Mimetic desire theory is widely available in the Western debates and has informed thinking and arguments in the disciplines of literature, sociology, anthropology, religion, theology, and political science in the Western Universities. Unfortunately, there are rare or limited debates on the application of the mimetic desire theory in Africa in general and Tanzania in particular. This article, therefore, attempts to [re]introduce the theory founded by René Girard – the Mimetic desire theory focusing on the causes of religious violence in Tanzania. The article uses information gathered from two case studies i.e. from Dar es Salaam and Geita Regions to argue that indeed religious violence in the country is the result of mimesis. The article argues that, Christians have imitated the act of slaughtering animals by Muslims, the resultant of which was violence between Muslims and Christians in the country. The article also adds that religion, however, was not the sole cause of violence in the country. Other factors such as economic marginalisation and power relations were at the core. Moreover, the masses actively and consciously chose the victims (scapegoats) for sacrificial purposes. The paper concludes that society must empower all citizens, regardless of their beliefs, to access the desired objects (scarce resources) in order to maintain peaceful coexistence. The article recommends more debate and studies on the analysis of the Girardian mimetic desire theory.
  • Item
    Indigenous Knowledge Systems and Rangeland Governance in Northern Tanzania. Tanzania Journal of Population and Development, Vol 23, No 1& 2, 2018.
    (Tanzania Journal of Population and Development, 2018-09-02) Saruni, Kisiaya
    The article examines the role of indigenous knowledge (IK) systems in the governance of common-property rangeland resources among pastoral communities in Northern Tanzania. It draws on the political ecology approach to examine the role and state of indigenous knowledge on rangeland governance in the changing socio-cultural, political and ecological context. It employs qualitative methodology to capture the narratives from the indigenous people. Using purposive (non-probability strategy) technique the study obtained a sample of 50 interviews and life histories combined, and four focus group discussions from four research sites. Findings indicate that forms of indigenous knowledge—such as rangeland rituals and cosmologies, rangeland zonation, livestock taxonomy, water communism and pastoral mobility—regulate and maintain a harmonious relationship between indigenous people and the wider ecosystem. The article concludes that IK should be recognized as an integral component of local resource governance. Also, indigenous rangeland cooperatives should be formed to help the sustainability of IK systems and settling emerging rangeland disputes.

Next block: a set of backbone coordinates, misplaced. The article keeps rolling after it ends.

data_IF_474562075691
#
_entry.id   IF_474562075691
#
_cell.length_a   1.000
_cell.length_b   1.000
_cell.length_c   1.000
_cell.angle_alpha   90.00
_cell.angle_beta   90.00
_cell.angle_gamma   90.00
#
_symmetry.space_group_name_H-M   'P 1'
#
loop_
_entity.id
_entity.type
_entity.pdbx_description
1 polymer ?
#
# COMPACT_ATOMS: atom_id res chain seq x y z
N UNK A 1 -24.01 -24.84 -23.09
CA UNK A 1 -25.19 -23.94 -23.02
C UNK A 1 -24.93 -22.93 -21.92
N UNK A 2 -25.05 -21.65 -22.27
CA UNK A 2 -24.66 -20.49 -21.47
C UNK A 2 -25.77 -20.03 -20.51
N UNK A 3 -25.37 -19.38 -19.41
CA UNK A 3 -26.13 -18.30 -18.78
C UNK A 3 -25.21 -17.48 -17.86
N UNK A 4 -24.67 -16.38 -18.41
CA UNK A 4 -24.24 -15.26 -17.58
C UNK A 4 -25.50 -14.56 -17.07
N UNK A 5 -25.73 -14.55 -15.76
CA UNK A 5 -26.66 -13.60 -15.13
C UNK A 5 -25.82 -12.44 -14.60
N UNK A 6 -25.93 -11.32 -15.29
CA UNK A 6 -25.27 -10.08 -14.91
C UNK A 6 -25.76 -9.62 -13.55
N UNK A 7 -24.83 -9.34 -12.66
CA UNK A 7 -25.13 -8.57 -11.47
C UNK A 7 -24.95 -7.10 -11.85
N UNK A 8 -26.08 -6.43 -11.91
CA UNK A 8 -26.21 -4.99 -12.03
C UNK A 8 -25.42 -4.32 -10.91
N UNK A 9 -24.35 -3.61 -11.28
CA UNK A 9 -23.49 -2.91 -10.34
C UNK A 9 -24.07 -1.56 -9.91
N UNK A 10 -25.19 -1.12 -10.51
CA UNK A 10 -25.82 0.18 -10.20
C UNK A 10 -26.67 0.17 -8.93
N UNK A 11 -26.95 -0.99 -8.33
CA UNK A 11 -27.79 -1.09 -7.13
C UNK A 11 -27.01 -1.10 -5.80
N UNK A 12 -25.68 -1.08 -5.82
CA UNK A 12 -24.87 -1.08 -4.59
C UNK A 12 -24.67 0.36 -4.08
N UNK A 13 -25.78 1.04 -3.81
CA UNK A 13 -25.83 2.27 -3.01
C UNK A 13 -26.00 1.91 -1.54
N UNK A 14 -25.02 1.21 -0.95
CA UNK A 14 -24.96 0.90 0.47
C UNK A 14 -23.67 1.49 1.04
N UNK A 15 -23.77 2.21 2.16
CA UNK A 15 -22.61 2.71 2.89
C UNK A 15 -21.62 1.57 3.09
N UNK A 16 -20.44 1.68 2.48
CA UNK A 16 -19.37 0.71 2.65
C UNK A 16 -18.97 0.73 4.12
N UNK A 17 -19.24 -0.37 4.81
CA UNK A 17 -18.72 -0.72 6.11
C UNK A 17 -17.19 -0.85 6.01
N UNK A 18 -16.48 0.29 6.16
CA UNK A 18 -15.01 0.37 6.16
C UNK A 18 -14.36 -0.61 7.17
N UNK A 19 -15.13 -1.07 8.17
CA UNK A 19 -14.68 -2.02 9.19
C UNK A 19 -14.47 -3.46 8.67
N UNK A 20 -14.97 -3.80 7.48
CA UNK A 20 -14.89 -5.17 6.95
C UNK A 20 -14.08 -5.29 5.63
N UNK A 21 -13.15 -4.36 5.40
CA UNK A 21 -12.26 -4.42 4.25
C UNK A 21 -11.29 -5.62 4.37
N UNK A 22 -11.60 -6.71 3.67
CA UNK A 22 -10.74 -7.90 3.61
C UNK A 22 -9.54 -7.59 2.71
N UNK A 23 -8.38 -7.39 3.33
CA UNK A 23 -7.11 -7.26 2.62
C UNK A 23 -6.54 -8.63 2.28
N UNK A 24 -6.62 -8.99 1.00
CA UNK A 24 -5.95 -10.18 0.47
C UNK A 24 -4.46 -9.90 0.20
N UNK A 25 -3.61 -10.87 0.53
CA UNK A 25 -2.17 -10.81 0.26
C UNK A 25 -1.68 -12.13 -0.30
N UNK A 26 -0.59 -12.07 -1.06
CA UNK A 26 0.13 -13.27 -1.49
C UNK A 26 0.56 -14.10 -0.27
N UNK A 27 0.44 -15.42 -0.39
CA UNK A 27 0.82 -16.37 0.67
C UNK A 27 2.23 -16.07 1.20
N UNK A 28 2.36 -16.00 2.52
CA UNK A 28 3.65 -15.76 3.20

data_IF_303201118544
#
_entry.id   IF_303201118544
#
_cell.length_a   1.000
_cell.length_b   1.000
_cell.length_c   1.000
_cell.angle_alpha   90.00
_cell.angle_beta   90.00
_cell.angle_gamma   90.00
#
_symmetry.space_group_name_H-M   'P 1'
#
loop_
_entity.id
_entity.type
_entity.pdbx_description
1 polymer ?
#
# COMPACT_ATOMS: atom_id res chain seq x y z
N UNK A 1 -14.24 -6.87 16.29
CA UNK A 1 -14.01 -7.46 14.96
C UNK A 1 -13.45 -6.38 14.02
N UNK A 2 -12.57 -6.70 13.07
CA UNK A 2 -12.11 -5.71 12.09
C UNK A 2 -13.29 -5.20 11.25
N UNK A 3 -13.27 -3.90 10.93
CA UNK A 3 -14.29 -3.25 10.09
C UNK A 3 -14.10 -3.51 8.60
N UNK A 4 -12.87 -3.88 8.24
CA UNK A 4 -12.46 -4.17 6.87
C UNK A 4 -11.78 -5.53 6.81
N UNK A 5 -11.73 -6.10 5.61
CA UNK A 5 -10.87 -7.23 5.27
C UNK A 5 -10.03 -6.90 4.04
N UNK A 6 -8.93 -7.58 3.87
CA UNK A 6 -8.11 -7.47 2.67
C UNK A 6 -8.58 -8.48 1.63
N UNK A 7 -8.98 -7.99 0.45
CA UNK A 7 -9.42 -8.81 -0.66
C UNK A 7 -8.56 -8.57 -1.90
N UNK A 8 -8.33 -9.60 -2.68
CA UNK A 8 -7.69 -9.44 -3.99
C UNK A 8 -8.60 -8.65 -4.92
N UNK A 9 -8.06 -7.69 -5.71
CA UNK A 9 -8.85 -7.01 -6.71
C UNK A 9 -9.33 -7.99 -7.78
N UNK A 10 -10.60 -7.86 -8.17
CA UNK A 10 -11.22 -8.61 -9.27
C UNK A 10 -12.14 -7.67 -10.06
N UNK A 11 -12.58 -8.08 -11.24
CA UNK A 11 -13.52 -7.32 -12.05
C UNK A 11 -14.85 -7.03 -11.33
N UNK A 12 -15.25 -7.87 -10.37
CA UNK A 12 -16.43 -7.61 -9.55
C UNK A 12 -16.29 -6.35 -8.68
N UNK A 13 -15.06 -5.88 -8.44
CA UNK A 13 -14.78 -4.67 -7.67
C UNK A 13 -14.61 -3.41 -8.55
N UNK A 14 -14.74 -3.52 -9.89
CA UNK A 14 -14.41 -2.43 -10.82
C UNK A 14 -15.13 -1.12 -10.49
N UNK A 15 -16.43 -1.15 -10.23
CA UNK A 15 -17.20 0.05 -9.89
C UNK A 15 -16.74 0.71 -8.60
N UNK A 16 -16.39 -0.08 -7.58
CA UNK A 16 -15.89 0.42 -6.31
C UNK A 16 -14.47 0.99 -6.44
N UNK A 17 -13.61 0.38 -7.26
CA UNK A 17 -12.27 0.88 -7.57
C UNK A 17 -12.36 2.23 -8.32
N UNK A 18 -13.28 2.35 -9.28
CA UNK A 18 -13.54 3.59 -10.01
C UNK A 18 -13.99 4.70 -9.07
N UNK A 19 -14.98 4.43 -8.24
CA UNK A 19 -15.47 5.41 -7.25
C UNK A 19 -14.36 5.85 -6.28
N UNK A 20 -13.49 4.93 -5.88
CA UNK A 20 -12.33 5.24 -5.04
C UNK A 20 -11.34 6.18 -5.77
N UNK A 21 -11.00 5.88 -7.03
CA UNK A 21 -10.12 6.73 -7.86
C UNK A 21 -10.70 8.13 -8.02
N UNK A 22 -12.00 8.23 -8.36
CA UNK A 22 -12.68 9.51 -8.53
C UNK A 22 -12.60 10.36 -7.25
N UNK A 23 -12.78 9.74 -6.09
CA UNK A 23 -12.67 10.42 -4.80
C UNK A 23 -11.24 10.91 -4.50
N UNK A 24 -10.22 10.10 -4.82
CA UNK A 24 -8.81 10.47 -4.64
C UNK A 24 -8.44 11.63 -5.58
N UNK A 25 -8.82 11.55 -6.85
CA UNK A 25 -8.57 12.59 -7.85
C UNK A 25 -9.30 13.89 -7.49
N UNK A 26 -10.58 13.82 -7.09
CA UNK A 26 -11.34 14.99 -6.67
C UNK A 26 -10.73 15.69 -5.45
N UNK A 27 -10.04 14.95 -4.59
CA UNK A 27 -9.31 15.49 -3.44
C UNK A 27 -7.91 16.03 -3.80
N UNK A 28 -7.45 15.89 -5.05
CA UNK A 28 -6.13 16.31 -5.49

• Item
    Indigenous Institutions and Rangeland Sustainability in Northern Tanzania
    (Tanzania Journal of Sociology, 2018-06-01) Saruni, Kisiaya